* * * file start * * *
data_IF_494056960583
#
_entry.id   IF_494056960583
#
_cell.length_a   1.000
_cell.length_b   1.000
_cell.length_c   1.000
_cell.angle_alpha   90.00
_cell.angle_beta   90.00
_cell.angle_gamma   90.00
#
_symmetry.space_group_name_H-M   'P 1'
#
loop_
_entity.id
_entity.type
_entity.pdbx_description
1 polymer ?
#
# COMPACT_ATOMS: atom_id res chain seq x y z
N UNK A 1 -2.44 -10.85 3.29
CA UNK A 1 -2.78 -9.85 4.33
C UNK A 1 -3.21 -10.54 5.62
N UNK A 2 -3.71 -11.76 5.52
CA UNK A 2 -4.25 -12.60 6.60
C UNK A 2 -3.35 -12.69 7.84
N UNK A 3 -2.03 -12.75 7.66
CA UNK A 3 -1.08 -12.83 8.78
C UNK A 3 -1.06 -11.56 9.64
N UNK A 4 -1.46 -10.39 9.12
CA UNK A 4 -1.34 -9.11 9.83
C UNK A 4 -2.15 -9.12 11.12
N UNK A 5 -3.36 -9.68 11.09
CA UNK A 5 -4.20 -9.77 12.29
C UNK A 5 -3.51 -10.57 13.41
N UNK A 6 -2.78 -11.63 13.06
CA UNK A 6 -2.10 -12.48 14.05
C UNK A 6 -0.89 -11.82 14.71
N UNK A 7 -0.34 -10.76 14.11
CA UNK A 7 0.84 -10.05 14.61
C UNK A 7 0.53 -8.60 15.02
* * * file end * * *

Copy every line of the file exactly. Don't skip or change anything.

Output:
data_IF_494056960583
#
_entry.id   IF_494056960583
#
_cell.length_a   1.000
_cell.length_b   1.000
_cell.length_c   1.000
_cell.angle_alpha   90.00
_cell.angle_beta   90.00
_cell.angle_gamma   90.00
#
_symmetry.space_group_name_H-M   'P 1'
#
loop_
_entity.id
_entity.type
_entity.pdbx_description
1 polymer ?
#
# COMPACT_ATOMS: atom_id res chain seq x y z
N UNK A 1 -2.44 -10.85 3.29
CA UNK A 1 -2.78 -9.85 4.33
C UNK A 1 -3.21 -10.54 5.62
N UNK A 2 -3.71 -11.76 5.52
CA UNK A 2 -4.25 -12.60 6.60
C UNK A 2 -3.35 -12.69 7.84
N UNK A 3 -2.03 -12.75 7.66
CA UNK A 3 -1.08 -12.83 8.78
C UNK A 3 -1.06 -11.56 9.64
N UNK A 4 -1.46 -10.39 9.12
CA UNK A 4 -1.34 -9.11 9.83
C UNK A 4 -2.15 -9.12 11.12
N UNK A 5 -3.36 -9.68 11.09
CA UNK A 5 -4.20 -9.77 12.29
C UNK A 5 -3.51 -10.57 13.41
N UNK A 6 -2.78 -11.63 13.06
CA UNK A 6 -2.10 -12.48 14.05
C UNK A 6 -0.89 -11.82 14.71
N UNK A 7 -0.34 -10.76 14.11
CA UNK A 7 0.84 -10.05 14.61
C UNK A 7 0.53 -8.60 15.02